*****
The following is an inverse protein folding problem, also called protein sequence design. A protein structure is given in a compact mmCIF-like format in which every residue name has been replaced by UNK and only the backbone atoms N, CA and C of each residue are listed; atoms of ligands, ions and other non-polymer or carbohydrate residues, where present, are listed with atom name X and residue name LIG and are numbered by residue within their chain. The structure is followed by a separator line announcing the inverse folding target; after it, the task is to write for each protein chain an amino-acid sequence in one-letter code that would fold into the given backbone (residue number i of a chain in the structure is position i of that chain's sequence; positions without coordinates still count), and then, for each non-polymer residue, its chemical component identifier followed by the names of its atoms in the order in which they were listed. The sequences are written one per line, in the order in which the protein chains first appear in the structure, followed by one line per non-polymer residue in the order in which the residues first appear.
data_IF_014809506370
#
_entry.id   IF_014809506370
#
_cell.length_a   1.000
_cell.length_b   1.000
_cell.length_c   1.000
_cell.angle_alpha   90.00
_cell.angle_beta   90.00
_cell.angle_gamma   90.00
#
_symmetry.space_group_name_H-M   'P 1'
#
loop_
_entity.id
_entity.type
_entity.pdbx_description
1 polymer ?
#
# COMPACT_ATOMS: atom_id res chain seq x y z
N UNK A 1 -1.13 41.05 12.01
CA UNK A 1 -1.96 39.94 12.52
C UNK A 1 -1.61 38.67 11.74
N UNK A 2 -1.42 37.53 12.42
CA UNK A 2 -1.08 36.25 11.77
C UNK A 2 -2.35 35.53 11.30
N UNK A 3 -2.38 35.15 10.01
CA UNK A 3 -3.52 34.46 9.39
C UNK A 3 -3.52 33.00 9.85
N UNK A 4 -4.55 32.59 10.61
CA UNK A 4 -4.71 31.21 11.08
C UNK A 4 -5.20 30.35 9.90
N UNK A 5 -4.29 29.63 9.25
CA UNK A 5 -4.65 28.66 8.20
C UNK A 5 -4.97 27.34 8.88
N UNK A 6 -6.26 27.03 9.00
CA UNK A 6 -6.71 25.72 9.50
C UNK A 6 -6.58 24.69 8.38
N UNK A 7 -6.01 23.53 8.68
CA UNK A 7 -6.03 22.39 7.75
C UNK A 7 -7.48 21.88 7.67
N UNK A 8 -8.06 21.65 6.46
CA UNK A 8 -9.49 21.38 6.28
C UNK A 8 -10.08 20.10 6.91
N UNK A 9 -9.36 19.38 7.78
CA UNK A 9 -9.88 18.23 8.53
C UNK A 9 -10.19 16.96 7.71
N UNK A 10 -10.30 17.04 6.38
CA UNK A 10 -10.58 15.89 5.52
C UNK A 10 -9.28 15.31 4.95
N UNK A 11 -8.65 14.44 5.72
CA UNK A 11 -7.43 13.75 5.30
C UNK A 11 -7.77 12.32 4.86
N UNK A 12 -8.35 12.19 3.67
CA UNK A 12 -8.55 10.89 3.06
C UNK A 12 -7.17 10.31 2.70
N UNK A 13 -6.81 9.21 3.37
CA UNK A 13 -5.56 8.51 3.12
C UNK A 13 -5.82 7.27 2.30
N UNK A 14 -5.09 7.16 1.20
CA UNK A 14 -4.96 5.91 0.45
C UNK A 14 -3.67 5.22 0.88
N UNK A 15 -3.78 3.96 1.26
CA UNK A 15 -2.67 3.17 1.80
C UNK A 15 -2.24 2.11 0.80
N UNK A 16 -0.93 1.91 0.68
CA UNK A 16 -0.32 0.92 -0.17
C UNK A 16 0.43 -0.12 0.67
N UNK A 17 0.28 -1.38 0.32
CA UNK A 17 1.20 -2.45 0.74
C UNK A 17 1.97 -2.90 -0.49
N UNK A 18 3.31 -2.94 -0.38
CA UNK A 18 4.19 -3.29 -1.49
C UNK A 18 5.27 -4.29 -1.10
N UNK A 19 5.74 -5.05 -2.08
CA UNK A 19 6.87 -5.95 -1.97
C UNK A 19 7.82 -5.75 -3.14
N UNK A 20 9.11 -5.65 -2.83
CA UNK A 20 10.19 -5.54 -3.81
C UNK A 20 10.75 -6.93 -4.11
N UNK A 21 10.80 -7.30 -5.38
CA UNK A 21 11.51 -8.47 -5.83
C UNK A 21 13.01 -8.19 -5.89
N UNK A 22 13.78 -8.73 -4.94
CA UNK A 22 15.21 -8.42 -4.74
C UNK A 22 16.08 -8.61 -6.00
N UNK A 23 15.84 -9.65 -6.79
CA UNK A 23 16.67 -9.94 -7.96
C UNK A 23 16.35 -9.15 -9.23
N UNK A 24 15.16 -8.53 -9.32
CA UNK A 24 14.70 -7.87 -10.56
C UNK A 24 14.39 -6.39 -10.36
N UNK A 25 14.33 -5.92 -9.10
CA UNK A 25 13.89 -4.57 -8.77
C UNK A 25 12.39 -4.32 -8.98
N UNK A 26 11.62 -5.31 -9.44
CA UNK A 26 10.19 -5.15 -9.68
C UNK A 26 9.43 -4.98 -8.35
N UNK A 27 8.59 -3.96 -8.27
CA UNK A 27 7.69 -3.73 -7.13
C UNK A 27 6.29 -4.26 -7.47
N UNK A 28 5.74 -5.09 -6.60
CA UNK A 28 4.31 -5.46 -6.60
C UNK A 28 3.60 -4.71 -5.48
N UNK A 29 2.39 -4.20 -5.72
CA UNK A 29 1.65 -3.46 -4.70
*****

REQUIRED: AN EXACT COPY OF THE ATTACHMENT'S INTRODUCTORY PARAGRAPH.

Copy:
The following is an inverse protein folding problem, also called protein sequence design. A protein structure is given in a compact mmCIF-like format in which every residue name has been replaced by UNK and only the backbone atoms N, CA and C of each residue are listed; atoms of ligands, ions and other non-polymer or carbohydrate residues, where present, are listed with atom name X and residue name LIG and are numbered by residue within their chain. The structure is followed by a separator line announcing the inverse folding target; after it, the task is to write for each protein chain an amino-acid sequence in one-letter code that would fold into the given backbone (residue number i of a chain in the structure is position i of that chain's sequence; positions without coordinates still count), and then, for each non-polymer residue, its chemical component identifier followed by the names of its atoms in the order in which they were listed. The sequences are written one per line, in the order in which the protein chains first appear in the structure, followed by one line per non-polymer residue in the order in which the residues first appear.